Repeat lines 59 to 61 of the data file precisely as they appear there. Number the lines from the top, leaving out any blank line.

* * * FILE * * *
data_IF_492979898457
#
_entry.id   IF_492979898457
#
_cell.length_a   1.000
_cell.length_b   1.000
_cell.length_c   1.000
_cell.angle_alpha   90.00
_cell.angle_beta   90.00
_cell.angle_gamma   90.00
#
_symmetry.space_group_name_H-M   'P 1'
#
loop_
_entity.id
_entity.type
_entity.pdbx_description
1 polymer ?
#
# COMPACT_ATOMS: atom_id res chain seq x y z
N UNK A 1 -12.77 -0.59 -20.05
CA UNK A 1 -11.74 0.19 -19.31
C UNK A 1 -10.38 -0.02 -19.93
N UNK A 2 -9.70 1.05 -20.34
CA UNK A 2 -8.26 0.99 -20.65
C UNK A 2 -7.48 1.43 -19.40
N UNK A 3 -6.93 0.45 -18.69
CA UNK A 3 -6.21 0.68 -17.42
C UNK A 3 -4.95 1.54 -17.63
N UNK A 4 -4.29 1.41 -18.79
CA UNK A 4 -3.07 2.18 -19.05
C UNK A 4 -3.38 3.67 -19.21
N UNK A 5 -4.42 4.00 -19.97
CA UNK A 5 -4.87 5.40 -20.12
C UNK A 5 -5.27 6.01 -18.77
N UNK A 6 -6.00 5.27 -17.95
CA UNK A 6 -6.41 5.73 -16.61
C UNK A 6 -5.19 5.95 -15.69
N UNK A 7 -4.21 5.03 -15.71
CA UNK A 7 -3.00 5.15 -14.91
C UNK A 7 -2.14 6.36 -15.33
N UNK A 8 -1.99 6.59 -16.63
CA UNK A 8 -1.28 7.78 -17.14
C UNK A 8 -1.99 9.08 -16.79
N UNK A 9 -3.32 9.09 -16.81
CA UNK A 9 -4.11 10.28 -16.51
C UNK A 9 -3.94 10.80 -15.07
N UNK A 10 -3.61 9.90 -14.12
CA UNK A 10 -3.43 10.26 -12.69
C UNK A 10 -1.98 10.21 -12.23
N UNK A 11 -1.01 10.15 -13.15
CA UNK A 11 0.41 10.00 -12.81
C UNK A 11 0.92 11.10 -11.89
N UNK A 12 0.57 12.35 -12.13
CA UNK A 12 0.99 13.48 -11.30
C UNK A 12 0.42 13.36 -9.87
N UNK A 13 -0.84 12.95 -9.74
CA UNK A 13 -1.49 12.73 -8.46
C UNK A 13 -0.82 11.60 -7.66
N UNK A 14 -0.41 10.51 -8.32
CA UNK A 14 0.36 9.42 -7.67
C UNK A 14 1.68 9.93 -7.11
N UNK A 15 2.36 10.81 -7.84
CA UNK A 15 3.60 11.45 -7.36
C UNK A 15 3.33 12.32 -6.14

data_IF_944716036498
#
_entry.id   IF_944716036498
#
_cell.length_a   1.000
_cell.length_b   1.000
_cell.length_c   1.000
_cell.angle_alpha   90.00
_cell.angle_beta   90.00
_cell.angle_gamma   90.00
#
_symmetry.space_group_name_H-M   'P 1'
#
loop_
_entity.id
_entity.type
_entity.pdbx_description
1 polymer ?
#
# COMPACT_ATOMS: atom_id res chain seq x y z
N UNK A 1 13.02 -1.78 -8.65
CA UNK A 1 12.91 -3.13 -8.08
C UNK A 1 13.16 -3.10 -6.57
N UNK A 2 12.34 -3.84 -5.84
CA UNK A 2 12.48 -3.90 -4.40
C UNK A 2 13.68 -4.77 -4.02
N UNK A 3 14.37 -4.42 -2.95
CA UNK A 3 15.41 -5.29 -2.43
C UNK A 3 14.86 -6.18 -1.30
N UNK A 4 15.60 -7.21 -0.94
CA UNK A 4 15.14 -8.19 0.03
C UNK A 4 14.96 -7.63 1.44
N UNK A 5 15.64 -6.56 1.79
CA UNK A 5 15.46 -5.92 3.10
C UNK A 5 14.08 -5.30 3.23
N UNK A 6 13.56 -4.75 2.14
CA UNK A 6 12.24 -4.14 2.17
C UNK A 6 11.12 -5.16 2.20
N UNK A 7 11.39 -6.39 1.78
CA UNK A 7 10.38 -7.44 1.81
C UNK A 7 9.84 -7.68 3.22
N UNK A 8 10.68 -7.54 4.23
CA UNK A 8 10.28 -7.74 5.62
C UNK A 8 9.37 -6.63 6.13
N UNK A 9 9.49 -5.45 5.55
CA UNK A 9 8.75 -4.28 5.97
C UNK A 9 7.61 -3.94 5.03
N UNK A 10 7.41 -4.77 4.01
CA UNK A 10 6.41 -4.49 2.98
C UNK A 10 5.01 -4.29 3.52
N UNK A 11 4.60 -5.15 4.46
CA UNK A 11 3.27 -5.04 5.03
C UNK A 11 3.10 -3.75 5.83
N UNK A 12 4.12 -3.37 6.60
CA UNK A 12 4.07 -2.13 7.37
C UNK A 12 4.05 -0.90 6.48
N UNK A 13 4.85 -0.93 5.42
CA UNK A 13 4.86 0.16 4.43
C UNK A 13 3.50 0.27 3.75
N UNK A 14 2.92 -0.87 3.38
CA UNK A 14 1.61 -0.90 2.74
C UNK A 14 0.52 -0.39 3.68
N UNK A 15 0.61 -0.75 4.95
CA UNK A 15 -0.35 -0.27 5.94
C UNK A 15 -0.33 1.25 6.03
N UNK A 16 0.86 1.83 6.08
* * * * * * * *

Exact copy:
C UNK A 13 -0.82 11.60 -7.66
N UNK A 14 -0.41 10.51 -8.32
CA UNK A 14 0.36 9.42 -7.67